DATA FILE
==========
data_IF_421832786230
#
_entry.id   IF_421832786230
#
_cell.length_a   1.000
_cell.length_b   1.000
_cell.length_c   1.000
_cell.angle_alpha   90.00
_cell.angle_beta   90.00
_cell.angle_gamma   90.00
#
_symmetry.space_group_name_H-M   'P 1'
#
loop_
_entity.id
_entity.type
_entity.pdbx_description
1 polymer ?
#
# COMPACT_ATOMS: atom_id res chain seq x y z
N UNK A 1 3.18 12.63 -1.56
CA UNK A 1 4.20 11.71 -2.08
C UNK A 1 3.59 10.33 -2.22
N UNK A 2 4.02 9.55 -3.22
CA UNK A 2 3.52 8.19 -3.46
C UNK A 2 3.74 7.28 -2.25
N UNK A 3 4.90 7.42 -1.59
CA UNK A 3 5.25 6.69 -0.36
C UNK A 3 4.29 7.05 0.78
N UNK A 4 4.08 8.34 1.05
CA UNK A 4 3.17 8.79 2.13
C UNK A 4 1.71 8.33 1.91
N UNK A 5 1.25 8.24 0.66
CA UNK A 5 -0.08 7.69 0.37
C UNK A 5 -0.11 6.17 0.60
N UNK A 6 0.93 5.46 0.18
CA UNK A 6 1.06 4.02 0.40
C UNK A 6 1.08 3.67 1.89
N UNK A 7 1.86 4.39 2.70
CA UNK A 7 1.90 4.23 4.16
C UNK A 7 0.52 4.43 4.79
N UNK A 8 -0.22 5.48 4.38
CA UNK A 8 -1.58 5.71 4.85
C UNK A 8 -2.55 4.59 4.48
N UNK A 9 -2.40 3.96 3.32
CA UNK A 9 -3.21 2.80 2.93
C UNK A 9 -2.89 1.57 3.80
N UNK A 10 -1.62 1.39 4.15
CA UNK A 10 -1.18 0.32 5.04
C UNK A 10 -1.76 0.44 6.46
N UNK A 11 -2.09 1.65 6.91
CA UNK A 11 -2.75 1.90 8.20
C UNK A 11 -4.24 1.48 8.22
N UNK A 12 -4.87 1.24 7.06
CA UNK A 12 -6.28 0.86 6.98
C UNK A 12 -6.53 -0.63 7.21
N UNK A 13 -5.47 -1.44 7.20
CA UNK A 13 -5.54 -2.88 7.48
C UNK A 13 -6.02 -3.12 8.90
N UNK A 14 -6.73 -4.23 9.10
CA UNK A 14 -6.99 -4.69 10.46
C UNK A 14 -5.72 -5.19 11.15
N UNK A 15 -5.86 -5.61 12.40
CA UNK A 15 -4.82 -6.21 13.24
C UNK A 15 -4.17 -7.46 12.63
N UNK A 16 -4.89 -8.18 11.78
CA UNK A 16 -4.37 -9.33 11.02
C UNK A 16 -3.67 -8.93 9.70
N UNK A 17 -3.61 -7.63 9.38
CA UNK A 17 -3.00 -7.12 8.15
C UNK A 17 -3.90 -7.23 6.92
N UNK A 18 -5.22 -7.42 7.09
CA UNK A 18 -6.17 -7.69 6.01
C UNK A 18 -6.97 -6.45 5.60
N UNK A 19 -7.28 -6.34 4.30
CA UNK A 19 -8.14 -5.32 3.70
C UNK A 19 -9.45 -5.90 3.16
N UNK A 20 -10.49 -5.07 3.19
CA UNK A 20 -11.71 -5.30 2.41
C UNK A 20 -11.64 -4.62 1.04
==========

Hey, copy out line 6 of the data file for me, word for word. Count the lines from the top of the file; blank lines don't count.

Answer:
_cell.length_b   1.000